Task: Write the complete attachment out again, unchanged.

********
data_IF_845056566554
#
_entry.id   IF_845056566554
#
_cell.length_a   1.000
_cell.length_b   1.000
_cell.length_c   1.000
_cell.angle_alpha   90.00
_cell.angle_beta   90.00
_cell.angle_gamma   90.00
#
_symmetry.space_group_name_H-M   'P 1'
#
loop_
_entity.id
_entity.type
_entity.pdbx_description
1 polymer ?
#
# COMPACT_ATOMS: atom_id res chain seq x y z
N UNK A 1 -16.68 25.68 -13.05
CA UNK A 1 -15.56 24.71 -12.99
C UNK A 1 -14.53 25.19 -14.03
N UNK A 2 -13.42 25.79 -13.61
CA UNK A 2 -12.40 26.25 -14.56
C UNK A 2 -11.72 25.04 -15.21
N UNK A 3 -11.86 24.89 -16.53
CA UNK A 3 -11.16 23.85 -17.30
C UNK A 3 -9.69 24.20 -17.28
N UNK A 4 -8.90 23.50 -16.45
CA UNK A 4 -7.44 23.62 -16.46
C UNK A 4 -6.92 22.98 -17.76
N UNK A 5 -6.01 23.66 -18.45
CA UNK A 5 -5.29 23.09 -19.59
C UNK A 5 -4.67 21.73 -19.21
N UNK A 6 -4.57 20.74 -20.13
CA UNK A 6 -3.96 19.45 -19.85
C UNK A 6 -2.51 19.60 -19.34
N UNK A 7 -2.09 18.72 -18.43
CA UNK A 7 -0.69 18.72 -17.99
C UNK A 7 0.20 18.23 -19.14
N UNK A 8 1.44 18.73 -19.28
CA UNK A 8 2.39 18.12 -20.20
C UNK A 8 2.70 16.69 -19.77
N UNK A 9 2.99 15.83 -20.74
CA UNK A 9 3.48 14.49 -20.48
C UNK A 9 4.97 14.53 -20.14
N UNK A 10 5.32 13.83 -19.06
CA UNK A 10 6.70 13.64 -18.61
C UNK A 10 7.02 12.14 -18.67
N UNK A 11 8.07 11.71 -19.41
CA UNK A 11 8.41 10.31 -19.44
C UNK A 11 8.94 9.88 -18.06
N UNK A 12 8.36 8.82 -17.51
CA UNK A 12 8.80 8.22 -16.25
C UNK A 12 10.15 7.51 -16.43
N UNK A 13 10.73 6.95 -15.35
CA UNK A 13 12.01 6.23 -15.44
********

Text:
data_IF_845056566554
#
_entry.id   IF_845056566554
#
_cell.length_a   1.000
_cell.length_b   1.000
_cell.length_c   1.000
_cell.angle_alpha   90.00
_cell.angle_beta   90.00
_cell.angle_gamma   90.00
#
_symmetry.space_group_name_H-M   'P 1'
#
loop_
_entity.id
_entity.type
_entity.pdbx_description
1 polymer ?
#
# COMPACT_ATOMS: atom_id res chain seq x y z
N UNK A 1 -16.68 25.68 -13.05
CA UNK A 1 -15.56 24.71 -12.99
C UNK A 1 -14.53 25.19 -14.03
N UNK A 2 -13.42 25.79 -13.61
CA UNK A 2 -12.40 26.25 -14.56
C UNK A 2 -11.72 25.04 -15.21
N UNK A 3 -11.86 24.89 -16.53
CA UNK A 3 -11.16 23.85 -17.30
C UNK A 3 -9.69 24.20 -17.28
N UNK A 4 -8.90 23.50 -16.45
CA UNK A 4 -7.44 23.62 -16.46
C UNK A 4 -6.92 22.98 -17.76
N UNK A 5 -6.01 23.66 -18.45
CA UNK A 5 -5.29 23.09 -19.59
C UNK A 5 -4.67 21.73 -19.21
N UNK A 6 -4.57 20.74 -20.13
CA UNK A 6 -3.96 19.45 -19.85
C UNK A 6 -2.51 19.60 -19.34
N UNK A 7 -2.09 18.72 -18.43
CA UNK A 7 -0.69 18.72 -17.99
C UNK A 7 0.20 18.23 -19.14
N UNK A 8 1.44 18.73 -19.28
CA UNK A 8 2.39 18.12 -20.20
C UNK A 8 2.70 16.69 -19.77
N UNK A 9 2.99 15.83 -20.74
CA UNK A 9 3.48 14.49 -20.48
C UNK A 9 4.97 14.53 -20.14
N UNK A 10 5.32 13.83 -19.06
CA UNK A 10 6.70 13.64 -18.61
C UNK A 10 7.02 12.14 -18.67
N UNK A 11 8.07 11.71 -19.41
CA UNK A 11 8.41 10.31 -19.44
C UNK A 11 8.94 9.88 -18.06
N UNK A 12 8.36 8.82 -17.51
CA UNK A 12 8.80 8.22 -16.25
C UNK A 12 10.15 7.51 -16.43
N UNK A 13 10.73 6.95 -15.35
CA UNK A 13 12.01 6.23 -15.44